Monday, August 23, 2010

Bountiful Harvest

This is the first summer for me in the new house, and all winter I was dreaming about the garden I would create in the back yard.  I tried a new concept (for me) called square foot gardening, and had tremendous success!  With only six 4'x4' raised beds and a load of Leafgro compost, we managed to raise a garden that has produced probably over 100 pounds of vegetables.  Last weekend I tore out all of the non-producing crops and diseased squash vines so that I can start over with a second season planting of fall vegetables.  It may be a little late in August, since we have a 50% chance of a 28 degree kill frost by November 1, but I'm keeping my fingers crossed.

I really wanted to preserve our harvest through canning, but we purchased a freezer this spring for keeping meat (sadly, our free freezer from a rummage sale was a dud that ran great but never got cold).  This left little money in the budget for start-up supplies for canning, and religiously searching Craigslist and rummage sales has not yielded any significant gains.  I'm guessing this economy has forced those with stockpiles of canning jars and a pressure canner to dust them off and put them to good use. 

Here is a list of our crops:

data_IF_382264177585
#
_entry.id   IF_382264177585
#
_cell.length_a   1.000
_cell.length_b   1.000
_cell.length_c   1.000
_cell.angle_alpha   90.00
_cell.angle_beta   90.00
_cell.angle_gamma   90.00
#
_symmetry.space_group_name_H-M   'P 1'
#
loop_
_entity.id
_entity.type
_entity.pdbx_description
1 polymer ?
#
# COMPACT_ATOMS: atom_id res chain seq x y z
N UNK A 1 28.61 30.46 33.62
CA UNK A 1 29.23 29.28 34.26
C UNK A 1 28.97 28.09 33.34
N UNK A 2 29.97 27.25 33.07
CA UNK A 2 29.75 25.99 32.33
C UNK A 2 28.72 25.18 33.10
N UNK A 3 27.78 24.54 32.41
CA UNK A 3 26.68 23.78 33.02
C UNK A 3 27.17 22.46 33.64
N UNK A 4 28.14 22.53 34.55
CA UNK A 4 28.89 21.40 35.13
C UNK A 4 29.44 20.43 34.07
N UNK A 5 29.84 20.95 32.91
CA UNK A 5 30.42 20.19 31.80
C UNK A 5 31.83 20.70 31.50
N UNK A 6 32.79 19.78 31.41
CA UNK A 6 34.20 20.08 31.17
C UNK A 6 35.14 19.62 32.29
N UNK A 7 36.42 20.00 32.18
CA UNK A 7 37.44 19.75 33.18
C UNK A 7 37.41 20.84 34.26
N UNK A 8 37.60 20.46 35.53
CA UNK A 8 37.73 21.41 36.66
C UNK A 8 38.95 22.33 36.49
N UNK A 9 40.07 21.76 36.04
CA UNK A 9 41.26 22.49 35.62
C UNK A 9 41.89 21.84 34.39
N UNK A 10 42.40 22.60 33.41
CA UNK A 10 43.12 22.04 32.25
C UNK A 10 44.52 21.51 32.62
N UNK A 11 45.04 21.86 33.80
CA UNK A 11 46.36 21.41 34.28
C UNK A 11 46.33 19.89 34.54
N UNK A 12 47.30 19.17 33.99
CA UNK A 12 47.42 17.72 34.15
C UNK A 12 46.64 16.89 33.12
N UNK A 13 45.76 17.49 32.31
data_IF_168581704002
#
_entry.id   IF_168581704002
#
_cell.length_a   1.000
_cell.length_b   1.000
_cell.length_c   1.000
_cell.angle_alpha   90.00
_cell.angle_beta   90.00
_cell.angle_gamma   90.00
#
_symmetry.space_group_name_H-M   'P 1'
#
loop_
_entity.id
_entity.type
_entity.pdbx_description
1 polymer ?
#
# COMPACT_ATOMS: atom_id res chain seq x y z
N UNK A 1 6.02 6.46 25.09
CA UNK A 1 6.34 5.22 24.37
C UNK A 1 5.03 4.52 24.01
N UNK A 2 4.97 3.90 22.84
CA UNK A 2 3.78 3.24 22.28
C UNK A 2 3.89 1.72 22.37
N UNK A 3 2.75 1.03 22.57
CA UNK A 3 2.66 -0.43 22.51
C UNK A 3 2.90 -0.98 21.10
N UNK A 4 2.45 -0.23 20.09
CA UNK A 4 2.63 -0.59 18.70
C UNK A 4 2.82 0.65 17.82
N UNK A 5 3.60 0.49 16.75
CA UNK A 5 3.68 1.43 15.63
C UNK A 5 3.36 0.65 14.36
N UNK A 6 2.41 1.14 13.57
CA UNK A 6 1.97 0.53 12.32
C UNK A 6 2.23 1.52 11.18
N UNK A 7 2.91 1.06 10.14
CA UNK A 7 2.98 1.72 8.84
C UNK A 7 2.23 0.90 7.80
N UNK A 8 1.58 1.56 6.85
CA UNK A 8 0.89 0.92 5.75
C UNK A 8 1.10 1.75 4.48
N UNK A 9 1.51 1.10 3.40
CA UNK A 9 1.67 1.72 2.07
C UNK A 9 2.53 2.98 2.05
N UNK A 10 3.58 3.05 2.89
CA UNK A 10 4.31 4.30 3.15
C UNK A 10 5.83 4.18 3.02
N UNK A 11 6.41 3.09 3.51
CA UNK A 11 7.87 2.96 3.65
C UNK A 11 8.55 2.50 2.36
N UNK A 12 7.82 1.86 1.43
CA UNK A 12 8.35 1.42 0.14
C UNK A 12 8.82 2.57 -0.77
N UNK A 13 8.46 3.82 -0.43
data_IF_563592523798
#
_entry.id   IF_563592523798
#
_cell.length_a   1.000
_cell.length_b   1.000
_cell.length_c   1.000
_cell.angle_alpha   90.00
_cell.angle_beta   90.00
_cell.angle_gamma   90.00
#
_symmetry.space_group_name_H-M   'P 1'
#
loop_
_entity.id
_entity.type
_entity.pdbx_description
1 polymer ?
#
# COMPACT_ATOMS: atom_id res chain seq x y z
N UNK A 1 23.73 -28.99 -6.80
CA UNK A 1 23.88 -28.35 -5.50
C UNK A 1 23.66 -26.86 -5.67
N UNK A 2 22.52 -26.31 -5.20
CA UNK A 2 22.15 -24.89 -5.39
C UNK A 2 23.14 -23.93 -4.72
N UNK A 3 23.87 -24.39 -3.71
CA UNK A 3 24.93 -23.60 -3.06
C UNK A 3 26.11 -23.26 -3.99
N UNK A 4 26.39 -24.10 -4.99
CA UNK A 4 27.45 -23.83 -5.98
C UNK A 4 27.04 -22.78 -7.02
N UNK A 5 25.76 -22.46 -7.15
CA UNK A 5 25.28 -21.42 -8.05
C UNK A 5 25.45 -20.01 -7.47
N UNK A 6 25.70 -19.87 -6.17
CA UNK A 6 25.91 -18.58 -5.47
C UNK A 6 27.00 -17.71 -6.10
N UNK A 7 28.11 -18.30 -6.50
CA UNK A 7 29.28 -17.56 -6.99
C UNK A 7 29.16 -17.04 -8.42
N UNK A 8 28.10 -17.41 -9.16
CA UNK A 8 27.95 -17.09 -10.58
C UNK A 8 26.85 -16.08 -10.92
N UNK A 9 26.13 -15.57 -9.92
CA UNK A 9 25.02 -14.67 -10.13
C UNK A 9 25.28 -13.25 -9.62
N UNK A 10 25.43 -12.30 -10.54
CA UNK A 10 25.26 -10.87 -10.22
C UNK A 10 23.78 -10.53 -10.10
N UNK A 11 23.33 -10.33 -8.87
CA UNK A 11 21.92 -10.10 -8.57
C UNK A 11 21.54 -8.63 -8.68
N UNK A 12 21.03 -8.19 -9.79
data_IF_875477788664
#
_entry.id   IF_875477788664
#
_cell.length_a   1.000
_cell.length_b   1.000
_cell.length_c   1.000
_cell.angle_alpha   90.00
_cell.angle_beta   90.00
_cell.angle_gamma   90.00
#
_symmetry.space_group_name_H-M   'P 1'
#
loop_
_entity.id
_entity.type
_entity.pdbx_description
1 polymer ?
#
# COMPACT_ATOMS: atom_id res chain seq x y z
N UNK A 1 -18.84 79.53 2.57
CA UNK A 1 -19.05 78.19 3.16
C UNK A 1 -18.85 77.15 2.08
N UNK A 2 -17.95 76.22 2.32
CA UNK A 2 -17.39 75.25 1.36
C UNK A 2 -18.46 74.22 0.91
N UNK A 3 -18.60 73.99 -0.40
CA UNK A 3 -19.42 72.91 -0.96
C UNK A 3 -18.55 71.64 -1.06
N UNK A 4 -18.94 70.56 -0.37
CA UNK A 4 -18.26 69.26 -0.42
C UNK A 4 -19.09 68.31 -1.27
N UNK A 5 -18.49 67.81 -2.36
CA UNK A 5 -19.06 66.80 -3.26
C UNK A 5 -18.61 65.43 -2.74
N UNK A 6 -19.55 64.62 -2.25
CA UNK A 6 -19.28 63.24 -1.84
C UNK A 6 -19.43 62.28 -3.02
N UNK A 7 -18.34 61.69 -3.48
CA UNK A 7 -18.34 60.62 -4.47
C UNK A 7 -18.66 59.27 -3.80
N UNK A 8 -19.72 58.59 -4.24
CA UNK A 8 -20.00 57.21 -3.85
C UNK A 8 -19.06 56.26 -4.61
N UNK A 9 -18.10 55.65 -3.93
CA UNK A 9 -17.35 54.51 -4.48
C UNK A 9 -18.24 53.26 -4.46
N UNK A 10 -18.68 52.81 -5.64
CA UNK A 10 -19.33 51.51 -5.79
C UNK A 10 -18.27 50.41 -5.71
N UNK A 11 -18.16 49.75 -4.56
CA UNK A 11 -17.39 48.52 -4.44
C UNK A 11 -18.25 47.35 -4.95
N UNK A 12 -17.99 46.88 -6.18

Swiss Chard: I let it go during the hot months and cut it all down to the ground this weekend.  It is already making a comeback

Gurney's Sweeter Yet Hybrid Cucumbers: approximately 75 cukes, so sweet and crisp, no matter how big they got.

Green Beans: This crop was something of a failure.  I diligently picked them as they came on one by one, and got tired of going through every plant daily to search for the one or two beans that had matured.  I gave up for about a week and a half, and the beans had exploded and gone to seed.  I picked everything at once, but most of the beans were too tough to eat, and the plants started to die back.  Better luck next year!

Salad Mix: More than we could possibly eat, and more than the in-laws wanted to take with them every time they came over!  The last harvest was so huge it filled a giant shopping bag completely full.  Two huge sink loads of washed lettuce later, we took a bite and threw it all away.  It had gotten too bitter with the hot weather.

A baby Baby Hubbard
Spaghetti squash (note that it is as long as the trowel)
Our most plentiful crop was the squash.  We planted baby hubbard and spaghetti squash, and two varieties of mini pumpkins (which are edible): Baby Boo (white) and Jack Be Little (orange).  I painstakingly wrapped the base of each plant with aluminum foil to prevent squash vine borers and squash bugs from decimating the crops.  I picked eggs off of the vines religiously, and killed every moth I could get my hands on, but eventually the bugs won.  I won't complain too much.  They may have taken down the vines, but only after giving us a bountiful harvest.

Cantaloupe the size of softballs proved to be the sweetest with firm flesh.  They were the perfect single serving fruit size.  We also grew little Sugar Baby watermelons with the same sweet success.  We cracked open the first watermelon when my Mom was visiting.  She and I took a picnic to Mount Vernon and ate watermelon along the banks of the Potomac one afternoon.  It was a memory I'll never forget.